735 F2d 1327 United States v. Burkhalter

735 F.2d 1327

UNITED STATES of America, Plaintiff-Appellant,
George BURKHALTER, Defendant-Appellee.

No. 83-7503
Non-Argument Calendar.

United States Court of Appeals,
Eleventh Circuit.

July 10, 1984.

Michael V. Rasmussen, Asst. U.S. Atty., Birmingham, Ala., for plaintiff-appellant.

L. Drew Redden, Birmingham, Ala., Albert Shumaker, Center, Ala., for defendant-appellee.

Appeal from the United States District Court for the Northern District of Alabama.

Before HILL, JOHNSON and HENDERSON, Circuit Judges.


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On May 9, 1983, George Burkhalter was indicted on one count of conspiracy to commit extortion in violation of the Hobbs Act, 18 U.S.C. Sec. 1951, and on four counts of committing extortion in violation of the Act. On June 3, 1983, Burkhalter filed a motion for a Bill of Particulars requesting the names of any "unindicted coconspirators whose names [are] known to the United States." The United States filed a response to the motion naming one unindicted coconspirator, Scott Walls. After the district judge granted a motion for a continuance, trial was set for September 8, 1983.


On September 5, 1983, Thomas G. Taylor, a state investigator who had been assisting the United States in the investigation relating to Burkhalter, interviewed Bill Smith and learned that Smith had been involved with Burkhalter in violating the Hobbs Act. On September 7, 1983, Taylor interviewed Mike Bishop and learned that he was similarly involved in the conspiracy. At a hearing held in the district court, Taylor testified that he had previously known of the existence of Smith and Bishop, and had talked to them about other matters, but that this was the first time he had interviewed them with respect to Burkhalter and the first time it had become apparent that they were coconspirators. Taylor reported his findings to the prosecutor on the evening of September 7, 1983.


On the morning of September 8, 1983, before trial was to commence, the prosecutor notified the court and the parties that he intended to use Smith and Bishop as witnesses and considered them to be coconspirators. Burkhalter claimed "surprise" and objected in advance to their being allowed to testify. The district judge ordered the United States to either (1) use Smith and Bishop as witnesses and not argue to the jury that they were coconspirators, or (2) not use them as witnesses and to be allowed to contend that they were coconspirators. The United States refused to make this election, and the district judge suppressed the proposed testimony of Smith and Bishop. The United States appeals to this court under 18 U.S.C. Sec. 3731.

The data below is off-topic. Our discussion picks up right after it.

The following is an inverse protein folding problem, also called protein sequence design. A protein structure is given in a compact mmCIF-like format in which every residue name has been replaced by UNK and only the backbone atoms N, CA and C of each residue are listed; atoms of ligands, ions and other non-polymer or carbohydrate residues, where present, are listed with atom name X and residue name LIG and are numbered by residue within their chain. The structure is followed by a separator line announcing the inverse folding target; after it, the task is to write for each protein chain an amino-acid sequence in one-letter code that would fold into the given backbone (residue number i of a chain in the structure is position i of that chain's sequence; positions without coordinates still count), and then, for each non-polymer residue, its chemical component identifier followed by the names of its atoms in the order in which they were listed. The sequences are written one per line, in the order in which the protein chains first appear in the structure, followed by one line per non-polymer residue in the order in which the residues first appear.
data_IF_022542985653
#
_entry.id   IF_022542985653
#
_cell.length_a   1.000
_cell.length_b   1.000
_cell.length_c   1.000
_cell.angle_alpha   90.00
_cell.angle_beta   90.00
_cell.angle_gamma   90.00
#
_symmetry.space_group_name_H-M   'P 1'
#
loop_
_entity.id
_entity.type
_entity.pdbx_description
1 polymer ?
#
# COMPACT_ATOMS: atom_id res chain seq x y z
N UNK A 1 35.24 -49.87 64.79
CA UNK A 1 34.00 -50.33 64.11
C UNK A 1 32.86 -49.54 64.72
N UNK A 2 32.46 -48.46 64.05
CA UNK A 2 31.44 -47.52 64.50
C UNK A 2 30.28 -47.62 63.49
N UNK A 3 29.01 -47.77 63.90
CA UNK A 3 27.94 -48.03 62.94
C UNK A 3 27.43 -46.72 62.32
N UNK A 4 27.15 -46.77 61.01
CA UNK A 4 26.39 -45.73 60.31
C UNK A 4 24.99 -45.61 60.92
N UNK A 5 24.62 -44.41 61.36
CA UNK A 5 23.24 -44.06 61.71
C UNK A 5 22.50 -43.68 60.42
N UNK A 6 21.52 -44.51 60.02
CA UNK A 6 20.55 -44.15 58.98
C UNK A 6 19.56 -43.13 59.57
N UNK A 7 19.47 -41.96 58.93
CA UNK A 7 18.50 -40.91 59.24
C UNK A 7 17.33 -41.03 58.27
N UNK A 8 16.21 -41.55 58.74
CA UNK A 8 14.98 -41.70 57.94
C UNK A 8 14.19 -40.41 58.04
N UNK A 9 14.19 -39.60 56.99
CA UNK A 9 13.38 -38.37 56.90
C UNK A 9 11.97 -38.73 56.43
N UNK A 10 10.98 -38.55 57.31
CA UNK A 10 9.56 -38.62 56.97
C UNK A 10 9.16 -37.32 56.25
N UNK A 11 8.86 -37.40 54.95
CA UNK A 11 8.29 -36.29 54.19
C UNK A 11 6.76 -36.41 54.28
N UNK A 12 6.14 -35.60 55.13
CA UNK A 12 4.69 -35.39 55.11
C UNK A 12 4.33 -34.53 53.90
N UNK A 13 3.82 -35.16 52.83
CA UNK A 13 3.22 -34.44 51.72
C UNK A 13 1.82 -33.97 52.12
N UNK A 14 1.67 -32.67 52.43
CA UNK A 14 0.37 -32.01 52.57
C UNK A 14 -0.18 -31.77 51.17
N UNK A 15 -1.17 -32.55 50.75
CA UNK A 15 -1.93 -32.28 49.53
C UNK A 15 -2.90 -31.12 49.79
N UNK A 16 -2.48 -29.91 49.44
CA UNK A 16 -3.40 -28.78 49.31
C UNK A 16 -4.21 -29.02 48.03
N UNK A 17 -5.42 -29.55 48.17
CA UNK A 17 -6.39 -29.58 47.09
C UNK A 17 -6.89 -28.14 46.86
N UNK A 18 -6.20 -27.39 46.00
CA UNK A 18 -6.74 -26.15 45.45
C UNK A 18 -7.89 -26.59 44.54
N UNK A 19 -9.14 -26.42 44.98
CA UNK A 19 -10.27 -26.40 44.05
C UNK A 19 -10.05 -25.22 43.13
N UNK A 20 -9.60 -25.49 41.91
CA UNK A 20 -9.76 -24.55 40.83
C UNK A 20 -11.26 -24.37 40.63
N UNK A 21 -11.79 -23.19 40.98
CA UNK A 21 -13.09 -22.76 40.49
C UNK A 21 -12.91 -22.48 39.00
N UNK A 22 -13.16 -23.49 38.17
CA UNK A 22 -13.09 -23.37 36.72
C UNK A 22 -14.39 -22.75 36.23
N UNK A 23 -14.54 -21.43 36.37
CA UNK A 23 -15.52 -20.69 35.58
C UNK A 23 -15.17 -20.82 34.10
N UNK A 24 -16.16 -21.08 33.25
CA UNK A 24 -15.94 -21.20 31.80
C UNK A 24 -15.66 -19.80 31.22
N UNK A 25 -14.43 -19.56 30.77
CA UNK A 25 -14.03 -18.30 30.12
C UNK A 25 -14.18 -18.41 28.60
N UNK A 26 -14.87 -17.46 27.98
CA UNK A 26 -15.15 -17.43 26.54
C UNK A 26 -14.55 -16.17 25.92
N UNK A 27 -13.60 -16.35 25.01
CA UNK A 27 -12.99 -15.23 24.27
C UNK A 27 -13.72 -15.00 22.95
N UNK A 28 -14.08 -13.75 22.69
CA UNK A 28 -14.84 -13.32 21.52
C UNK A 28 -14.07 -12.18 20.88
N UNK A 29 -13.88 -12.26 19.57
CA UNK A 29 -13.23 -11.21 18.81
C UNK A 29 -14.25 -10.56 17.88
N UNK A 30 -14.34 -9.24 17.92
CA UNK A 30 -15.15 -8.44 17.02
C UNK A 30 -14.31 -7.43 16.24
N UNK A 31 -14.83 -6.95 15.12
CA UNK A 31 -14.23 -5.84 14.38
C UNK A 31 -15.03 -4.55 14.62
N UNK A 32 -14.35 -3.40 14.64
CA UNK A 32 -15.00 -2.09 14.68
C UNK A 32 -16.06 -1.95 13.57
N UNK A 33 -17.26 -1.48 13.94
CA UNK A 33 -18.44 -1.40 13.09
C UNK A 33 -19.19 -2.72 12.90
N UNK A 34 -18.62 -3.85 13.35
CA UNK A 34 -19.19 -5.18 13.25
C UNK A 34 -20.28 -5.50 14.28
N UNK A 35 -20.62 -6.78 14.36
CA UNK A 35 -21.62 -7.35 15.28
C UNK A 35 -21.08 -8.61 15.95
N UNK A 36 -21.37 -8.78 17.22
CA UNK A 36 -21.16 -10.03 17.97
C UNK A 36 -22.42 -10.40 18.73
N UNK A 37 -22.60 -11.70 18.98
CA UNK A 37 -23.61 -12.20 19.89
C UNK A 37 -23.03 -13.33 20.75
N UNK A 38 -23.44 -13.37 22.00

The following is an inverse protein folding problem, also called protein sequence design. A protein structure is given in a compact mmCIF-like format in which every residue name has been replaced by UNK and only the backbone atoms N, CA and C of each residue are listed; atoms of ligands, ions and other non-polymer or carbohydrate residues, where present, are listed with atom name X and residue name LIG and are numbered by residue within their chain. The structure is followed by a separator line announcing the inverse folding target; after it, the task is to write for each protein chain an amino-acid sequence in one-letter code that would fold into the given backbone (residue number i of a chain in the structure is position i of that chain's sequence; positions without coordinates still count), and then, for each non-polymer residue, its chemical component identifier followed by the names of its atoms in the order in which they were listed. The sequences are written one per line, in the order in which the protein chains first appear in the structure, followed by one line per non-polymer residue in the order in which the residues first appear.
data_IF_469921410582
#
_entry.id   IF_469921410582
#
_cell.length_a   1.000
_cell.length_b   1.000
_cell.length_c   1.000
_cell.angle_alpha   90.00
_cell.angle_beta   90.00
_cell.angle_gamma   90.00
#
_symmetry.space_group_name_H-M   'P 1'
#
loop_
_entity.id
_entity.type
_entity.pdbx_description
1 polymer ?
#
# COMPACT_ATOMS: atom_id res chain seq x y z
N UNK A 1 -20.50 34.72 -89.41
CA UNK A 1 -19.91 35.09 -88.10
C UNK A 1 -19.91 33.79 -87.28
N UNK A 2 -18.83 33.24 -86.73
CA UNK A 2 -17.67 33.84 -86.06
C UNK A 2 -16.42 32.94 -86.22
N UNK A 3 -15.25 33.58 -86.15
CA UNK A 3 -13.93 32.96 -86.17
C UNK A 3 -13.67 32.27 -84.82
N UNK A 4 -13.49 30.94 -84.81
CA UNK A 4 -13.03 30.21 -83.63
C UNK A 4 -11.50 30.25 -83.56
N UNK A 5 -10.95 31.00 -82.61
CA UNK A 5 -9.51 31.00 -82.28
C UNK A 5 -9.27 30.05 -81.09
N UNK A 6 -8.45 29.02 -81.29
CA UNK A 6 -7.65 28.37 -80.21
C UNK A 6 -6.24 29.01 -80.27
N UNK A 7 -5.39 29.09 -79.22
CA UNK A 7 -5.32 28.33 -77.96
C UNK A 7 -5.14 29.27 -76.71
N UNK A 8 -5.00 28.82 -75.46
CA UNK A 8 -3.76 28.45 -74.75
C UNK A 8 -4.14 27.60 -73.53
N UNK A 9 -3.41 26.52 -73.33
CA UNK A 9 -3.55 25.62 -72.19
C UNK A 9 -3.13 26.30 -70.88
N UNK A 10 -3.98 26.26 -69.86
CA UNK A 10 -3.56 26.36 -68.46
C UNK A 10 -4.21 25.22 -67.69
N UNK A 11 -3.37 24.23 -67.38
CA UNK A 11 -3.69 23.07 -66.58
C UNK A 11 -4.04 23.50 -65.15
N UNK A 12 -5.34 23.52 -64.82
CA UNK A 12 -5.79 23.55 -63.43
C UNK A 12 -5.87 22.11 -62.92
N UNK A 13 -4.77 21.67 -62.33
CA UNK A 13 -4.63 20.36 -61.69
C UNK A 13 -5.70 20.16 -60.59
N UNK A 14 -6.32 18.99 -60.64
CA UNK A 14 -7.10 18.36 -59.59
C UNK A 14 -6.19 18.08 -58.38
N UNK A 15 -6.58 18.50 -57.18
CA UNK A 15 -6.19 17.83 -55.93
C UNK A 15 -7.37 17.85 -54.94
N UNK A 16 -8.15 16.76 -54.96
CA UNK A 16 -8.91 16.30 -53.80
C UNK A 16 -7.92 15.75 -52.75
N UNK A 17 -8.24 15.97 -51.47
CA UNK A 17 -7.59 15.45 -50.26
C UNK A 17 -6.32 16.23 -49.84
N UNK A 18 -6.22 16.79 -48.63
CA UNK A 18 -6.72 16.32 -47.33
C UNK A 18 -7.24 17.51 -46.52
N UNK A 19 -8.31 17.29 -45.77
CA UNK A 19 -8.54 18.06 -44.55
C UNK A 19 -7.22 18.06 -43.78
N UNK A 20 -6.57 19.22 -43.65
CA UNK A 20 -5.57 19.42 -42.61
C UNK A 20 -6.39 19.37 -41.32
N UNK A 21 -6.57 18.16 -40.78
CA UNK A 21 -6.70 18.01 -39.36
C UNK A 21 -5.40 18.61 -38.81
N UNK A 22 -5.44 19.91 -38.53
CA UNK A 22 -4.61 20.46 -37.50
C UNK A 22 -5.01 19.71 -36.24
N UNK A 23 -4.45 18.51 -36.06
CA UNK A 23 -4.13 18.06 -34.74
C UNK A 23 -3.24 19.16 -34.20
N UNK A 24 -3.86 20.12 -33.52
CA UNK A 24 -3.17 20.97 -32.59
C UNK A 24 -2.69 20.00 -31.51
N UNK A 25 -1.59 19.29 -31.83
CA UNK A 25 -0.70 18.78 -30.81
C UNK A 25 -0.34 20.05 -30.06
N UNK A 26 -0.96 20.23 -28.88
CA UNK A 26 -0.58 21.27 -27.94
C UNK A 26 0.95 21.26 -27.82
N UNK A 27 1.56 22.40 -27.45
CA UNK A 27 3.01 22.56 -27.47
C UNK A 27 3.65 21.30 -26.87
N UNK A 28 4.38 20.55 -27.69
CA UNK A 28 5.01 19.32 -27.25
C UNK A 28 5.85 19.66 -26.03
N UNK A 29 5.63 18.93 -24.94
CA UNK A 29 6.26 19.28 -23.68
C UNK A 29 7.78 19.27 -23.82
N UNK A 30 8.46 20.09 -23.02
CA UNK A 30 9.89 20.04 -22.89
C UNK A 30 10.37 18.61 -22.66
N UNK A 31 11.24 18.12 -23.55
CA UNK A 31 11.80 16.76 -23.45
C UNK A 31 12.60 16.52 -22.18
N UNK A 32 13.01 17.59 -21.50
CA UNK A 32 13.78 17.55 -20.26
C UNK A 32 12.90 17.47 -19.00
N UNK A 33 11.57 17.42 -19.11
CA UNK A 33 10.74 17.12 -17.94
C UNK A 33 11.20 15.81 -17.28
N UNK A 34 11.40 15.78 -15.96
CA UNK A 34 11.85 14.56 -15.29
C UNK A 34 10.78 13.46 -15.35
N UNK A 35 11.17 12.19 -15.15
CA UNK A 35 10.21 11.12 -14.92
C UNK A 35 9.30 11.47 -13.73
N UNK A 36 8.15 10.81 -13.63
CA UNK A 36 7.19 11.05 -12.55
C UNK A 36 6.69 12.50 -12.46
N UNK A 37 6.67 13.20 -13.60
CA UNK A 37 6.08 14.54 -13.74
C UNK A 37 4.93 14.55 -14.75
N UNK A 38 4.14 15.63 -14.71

In reviewing cases dealing with discovery violations under Rules 12.1 and 16 of the Federal Rules of Criminal Procedure, this court applies the abuse of discretion standard. See United States v. Creamer, 721 F.2d 342 (11th Cir.1983); United States v. Sarcinelli, 667 F.2d 5 (5th Cir. Unit B 1982); United States v. Myers, 550 F.2d 1036 (5th Cir.1977), cert. denied, 439 U.S. 847, 99 S.Ct. 147, 58 L.Ed.2d 149 (1978). Both parties agree that the same standard of review applies in this case. In reviewing cases arising under Criminal Rule 12.1, we have identified five factors that the district court should consider:


(1) the amount of prejudice that resulted from the failure to disclose,


(2) the reason for nondisclosure,


(3) the extent to which the harm caused by nondisclosure was mitigated by subsequent events,

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(4) the weight of the properly admitted evidence supporting the defendant's guilt, and